While this website is focused on church litigation, churches are not monolithic organizations. Churches historically created much of our civilization by founding schools and hospitals and continuing to do so. While many of these schools and hospitals remain under the ownership and direct control of churches or denominations, economics and the changing focus of a particular church or denomination has caused some severances.
In Penn v New York Methodist Hospital, Slip Op. (2nd Cir. 2018), the United States Court of Appeals for the 2nd Circuit affirmed a trial court summary judgment that held that the hospital founded by a church was still sufficiently religious that one of its full time employee Duty Chaplains was subject to the Ministerial Exception Doctrine and could not pursue claims of employment discrimination. There was no dispute that the Duty Chaplain had no duties other than religious as did the three or four other Duty Chaplains. They conducted religious observances and provided religious counseling. The analysis of the majority opinion was interesting because the issue was whether the formerly Methodist hospital retained sufficient vestigial religious characteristics to cause issue entanglements implicating Ecclesiastical Abstention Doctrine concerns. The dissent was interesting for the same reason.
The majority noted the twenty-four hour religious pastoral care provided by the pastoral care department in which Plaintiff was employed and the Employee Handbook emphasized the Methodist history of the hospital and described the pastoral care provided as an “ecumenical program.” Three of the seventeen governing board members were Methodist ministers even though no one could recall how they were appointed, i.e., whether it was a formal requirement or fortuitous. The President of the Board had to be selected with the “advice and counsel” of the local Methodist Bishop. The bylaws required that every board meeting begin in prayer. Every year, the hospital provided free health screenings to a dozen Methodist ministers and their spouses. While formal ordination was not required, every chaplain was considered “clergy.” The supervisor of the pastoral care department was the “Staff Chaplain” and had to have a Master’s Degree in Divinity or equivalent. However, the chaplains did not have to be Methodists. Indeed, one was a Rabbi, one was Catholic, and one was Greek Orthodox even though Plaintiff was a Methodist. Two other critical items are only mentioned in passing: the Plaintiff admitted he was “primarily responsible for ministry” and the Plaintiff was terminated after an another employee complained of “sexually inappropriate comments.”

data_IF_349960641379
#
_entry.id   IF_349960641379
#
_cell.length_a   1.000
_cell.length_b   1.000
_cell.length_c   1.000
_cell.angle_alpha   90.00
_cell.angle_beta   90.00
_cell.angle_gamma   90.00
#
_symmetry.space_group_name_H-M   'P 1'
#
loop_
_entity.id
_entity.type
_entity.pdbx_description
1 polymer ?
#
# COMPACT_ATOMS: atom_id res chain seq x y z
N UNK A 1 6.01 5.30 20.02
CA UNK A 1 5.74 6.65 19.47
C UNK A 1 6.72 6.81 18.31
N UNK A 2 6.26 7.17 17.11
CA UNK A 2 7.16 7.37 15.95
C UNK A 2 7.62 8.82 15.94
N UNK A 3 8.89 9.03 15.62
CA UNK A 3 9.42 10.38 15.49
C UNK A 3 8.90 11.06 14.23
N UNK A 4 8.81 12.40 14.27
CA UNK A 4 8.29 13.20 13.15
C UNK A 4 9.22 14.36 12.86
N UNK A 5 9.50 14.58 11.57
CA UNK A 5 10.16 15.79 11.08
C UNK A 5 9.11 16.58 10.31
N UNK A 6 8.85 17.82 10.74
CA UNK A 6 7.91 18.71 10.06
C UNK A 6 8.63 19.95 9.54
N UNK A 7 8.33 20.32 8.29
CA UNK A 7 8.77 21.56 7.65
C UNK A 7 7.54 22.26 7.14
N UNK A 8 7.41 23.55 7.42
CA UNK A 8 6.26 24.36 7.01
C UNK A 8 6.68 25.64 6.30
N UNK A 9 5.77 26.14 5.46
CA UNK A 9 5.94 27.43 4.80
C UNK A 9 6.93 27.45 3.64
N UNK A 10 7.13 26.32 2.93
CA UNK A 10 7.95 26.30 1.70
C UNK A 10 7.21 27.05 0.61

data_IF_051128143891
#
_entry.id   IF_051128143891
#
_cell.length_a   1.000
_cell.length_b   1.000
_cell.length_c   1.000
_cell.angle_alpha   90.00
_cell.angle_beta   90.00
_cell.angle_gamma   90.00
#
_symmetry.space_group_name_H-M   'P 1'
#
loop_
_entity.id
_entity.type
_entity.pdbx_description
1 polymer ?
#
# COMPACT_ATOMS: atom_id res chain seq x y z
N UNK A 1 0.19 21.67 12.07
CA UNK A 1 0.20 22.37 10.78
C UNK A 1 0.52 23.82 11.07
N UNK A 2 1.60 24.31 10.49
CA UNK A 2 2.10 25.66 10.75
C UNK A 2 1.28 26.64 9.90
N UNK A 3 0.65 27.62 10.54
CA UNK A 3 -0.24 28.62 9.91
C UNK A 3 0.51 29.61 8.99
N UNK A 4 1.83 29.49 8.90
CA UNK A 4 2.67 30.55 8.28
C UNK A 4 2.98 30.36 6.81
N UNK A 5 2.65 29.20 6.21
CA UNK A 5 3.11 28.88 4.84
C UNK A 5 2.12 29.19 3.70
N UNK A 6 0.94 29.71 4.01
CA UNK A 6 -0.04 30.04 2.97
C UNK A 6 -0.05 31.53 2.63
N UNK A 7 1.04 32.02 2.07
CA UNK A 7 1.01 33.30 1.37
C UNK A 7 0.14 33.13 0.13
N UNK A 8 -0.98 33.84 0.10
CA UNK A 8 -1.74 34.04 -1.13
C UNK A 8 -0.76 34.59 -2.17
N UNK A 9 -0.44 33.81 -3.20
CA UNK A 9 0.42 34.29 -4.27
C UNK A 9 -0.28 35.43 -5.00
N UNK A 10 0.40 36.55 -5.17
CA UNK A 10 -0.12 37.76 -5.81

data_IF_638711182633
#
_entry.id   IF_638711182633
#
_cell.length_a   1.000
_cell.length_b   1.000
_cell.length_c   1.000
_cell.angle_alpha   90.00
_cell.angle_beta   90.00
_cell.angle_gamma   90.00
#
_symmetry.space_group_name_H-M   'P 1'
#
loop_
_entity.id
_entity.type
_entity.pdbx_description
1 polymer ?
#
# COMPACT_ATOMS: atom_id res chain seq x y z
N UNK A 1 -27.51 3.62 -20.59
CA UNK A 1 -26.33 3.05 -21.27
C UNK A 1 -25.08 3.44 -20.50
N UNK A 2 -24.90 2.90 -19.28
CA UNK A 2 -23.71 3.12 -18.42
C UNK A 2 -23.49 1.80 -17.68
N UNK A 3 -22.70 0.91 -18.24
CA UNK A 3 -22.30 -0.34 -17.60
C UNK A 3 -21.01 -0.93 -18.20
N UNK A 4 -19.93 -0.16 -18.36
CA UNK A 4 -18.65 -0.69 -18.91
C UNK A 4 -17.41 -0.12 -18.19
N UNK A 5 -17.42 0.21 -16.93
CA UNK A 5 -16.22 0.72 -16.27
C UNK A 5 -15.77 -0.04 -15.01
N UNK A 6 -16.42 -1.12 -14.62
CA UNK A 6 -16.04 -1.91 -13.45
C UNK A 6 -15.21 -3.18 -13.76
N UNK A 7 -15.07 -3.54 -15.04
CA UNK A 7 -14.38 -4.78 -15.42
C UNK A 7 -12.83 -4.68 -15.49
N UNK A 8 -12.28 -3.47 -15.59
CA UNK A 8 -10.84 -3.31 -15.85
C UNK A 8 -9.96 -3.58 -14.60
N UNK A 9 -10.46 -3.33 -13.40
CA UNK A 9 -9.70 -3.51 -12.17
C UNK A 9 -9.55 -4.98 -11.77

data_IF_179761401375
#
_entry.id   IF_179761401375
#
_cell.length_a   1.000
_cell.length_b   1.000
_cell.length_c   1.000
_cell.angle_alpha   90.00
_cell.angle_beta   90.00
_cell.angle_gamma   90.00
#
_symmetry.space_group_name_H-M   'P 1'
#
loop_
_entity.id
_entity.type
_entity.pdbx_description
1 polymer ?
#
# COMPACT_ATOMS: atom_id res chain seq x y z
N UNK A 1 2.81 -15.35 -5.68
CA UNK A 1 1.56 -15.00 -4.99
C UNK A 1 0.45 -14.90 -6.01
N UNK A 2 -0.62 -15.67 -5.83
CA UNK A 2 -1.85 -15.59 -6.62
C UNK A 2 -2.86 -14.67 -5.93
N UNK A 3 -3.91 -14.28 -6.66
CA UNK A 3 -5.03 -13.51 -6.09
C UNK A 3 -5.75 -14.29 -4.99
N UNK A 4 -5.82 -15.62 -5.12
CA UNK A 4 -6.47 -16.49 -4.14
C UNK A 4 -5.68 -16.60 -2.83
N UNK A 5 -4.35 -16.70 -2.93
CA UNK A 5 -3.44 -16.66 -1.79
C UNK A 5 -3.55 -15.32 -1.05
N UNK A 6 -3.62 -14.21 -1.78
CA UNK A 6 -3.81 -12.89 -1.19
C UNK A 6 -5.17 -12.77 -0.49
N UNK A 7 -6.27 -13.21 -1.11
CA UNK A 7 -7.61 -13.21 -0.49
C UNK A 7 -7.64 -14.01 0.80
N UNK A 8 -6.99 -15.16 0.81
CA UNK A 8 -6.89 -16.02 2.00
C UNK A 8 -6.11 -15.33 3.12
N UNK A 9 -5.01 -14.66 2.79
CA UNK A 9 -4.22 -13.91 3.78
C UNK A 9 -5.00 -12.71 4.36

While the majority thought the hospital still had sufficient religious accoutrements to warrant application of the Ministerial Exception Doctrine, the dissent did not. The dissent thought the hospital’s “minimal vestiges of religious lineage” resulted in setting “the bar too low.” The dissent noted there was no evidence the Methodist Church retained influence over the hospital’s day to day operations or long-term planning. The dissent also did not find that “Methodist religious doctrine” guided either the hospital or the hospital’s pastoral care program. Of course, it seems to this author that both of those reasons required the learned judge to make ecclesiastical judgments about what constituted Methodist doctrine. The dissent did not explain how retaining at least some say over who would serve as board President in the bishopric was not influence. However, the point of the dissent that should not be missed is that compared to other para-church organizations the dissent thought this hospital was insufficiently religious to qualify for an exemption from federal employment discrimination laws.
The lesson for para-church organizations from this case if that if the religious heritage is to be preserved it should be preserved in the organizations governing documents, including the Employee Handbook, and that the organization’s religious perspective should be well and easily identifiable.